Fire Fighting in Canada

Features Leadership
Cornerstone: May 2009

Recently, a fire chief with a neighbouring department asked if I could help to implement some necessary changes. He felt that having someone from the outside at the table would help get his officers energized.

April 22, 2009
By Lyle Quan


Recently, a fire chief with a neighbouring department asked if I could help to implement some necessary changes. He felt that having someone from the outside at the table would help get his officers energized.

I was somewhat surprised by this request because the department has a good fire chief, and from all appearances, the department seems to be well run. However, after sitting in on a meeting to evaluate the main concerns and the goals, I realized why the department was failing to move ahead. The chief, in trying to chair the meeting, became more of a dictator than a facilitator. He barked out his vision of the department and doled out assignments and completion dates, which in itself is good. But he forgot to give meaning to these tasks and solicit input from his people.

What happened here? Well, to begin with, he failed to create a team environment that would generate a collaborative effort to get the work done and he failed to associate a true sense of urgency with this change initiative. Without a sense of urgency, the officers did not fully commit to
supporting the chief’s vision and expectations.

After the meeting, I sat with the chief and pointed out that although his goals were well intended, the presentation failed to meet the needs of his officers. I suggested several actions, including reading a book by Travis Bradberry titled Squawk. Squawk is an easy read that focuses on a problem I see all too often. It is about a leader who feels that by flying in, squawking out orders without any true meaning, and then flying away, he has  his role as a leader.


How many times have you worked for a boss who never seems to be around, but when he does show up, comes in, spouts off several orders relating to what he wants done without filling in the blanks, and then flies off, not to be seen again (for several days). Perhaps Bradberry’s book can help.

Bradberry’s book focuses on the three main virtues of supportive and communicative leadership, which are:

  • Fully identifying your expectations; 
  • Openly communicating with your staff;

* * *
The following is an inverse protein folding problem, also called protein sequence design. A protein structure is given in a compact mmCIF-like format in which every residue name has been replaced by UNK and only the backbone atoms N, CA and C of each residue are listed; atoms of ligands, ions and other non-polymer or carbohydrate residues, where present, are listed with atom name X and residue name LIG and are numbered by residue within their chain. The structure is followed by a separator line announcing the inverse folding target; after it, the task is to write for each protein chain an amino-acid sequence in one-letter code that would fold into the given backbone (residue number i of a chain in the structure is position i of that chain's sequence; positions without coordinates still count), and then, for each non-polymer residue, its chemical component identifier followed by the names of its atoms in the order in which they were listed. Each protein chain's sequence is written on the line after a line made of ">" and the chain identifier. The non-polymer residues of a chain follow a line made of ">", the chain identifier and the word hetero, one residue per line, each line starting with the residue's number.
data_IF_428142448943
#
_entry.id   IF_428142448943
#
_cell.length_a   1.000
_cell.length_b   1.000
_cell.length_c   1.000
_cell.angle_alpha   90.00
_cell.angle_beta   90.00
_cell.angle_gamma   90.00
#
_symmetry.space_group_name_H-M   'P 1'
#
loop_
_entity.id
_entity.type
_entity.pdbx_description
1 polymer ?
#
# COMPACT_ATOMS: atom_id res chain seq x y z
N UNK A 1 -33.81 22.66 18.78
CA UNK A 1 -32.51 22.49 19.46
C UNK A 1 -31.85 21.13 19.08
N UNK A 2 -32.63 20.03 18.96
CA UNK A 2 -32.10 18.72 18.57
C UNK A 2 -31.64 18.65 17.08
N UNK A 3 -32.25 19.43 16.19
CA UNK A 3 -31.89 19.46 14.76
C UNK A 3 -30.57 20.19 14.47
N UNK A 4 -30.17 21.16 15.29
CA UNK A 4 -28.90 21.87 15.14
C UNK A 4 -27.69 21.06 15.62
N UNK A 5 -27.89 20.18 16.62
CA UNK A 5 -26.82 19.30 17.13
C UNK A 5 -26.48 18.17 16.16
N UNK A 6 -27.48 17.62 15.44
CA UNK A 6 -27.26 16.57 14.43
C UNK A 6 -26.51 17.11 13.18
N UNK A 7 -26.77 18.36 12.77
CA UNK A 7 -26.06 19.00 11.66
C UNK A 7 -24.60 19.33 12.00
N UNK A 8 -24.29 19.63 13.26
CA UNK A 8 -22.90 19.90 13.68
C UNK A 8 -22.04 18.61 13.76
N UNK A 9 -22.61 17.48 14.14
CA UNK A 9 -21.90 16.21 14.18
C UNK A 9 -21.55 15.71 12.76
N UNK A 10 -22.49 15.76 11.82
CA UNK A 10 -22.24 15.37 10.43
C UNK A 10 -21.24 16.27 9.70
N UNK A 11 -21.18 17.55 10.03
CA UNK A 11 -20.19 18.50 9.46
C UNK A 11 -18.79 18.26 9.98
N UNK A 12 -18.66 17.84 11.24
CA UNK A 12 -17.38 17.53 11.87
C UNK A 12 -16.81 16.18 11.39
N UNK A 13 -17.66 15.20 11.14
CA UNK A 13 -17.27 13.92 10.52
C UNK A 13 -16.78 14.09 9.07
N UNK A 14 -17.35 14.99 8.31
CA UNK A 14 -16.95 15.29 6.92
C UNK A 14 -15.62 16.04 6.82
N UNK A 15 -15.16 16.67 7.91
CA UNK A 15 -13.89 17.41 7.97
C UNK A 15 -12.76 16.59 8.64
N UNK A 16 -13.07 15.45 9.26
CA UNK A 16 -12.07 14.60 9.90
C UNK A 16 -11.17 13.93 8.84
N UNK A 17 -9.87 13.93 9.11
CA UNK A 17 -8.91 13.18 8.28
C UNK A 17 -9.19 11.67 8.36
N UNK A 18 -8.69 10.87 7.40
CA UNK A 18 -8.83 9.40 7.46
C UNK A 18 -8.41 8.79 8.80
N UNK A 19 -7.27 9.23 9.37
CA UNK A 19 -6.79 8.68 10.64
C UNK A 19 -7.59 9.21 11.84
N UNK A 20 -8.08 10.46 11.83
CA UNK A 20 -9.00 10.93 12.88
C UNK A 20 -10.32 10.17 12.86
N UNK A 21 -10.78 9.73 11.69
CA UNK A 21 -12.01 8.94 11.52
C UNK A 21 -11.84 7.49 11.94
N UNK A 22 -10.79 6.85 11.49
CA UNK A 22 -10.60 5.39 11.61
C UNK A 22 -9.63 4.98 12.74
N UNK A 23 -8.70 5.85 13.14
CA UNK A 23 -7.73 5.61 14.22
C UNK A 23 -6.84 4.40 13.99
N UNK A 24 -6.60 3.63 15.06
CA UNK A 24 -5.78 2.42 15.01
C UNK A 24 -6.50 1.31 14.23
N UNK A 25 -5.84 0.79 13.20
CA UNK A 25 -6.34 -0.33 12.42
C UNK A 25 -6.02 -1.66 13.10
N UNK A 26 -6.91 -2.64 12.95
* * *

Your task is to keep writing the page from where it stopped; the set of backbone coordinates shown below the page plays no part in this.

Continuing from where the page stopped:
• And hands-on performance.

As Bradberry notes, leaders must reveal exactly what needs to be done before they can expect to see it happen.

A leader needs to ensure that the efforts of the staff are being spent on the right things in the right way. As for open communication, leaders must interact with staff to ensure that the required resources and guidance are offered. And remember, communication goes both ways; leaders need to listen before they can understand the needs of the staff. Finally, leaders need to pay attention to what is being done and praise their people when things are done right. Or, at the very least, offer some constructive criticism instead of negatively attacking individuals.

As for instilling a sense of urgency, there is an audiobook by John Kotter, aptly called A Sense of Urgency that is well worth listening to. (It is also available in hardcover and paperback.) Kotter notes that if you fail to instil this sense of urgency in your staff then your project is almost sure to fail. Creating this sense of urgency is as simple as creating a level of excitement in your staff to deal with the task at hand. Remember when you were in school and participated in any team effort; for example, if you played sports and had a coach who was excited about the game, then that excitement seemed to naturally transfer to you. How did you feel? What about the coach or leader who was less than thrilled about the program he/she was directing? How did you feel then, did you really care about the outcome of the game?

Leadership is more than just barking out orders; it’s about working with your people so they feel they are engaged and contributing members of the team. It is also about creating a sense of urgency to get a project completed. Kotter gives you the tools you need to instil this sense of urgency in your staff.

Don’t become that leader who forgot what it was like to be a contributing member of the team. Communicate with your people: let them know what your vision is and why a project needs to be completed.

As for the fire chief I was working with, he took my advice, and after a few more one-on-one meetings, is well on his way to creating an environment that is more communicative and successfully implements any changes that are required.

Both of the books mentioned above can be obtained through Amazon and Chapters.

Lyle Quan is the deputy fire chief – administration with the Guelph Fire Department in Ontario. A 27-year veteran of emergency services, he is a graduate of Lakeland College’s bachelor of applied business: emergency services and Dalhousie University’s fire service leadership and administration programs. Lyle is an associate instructor for the Ontario Fire College, Lakeland College and Dalhousie University. E-mail: 

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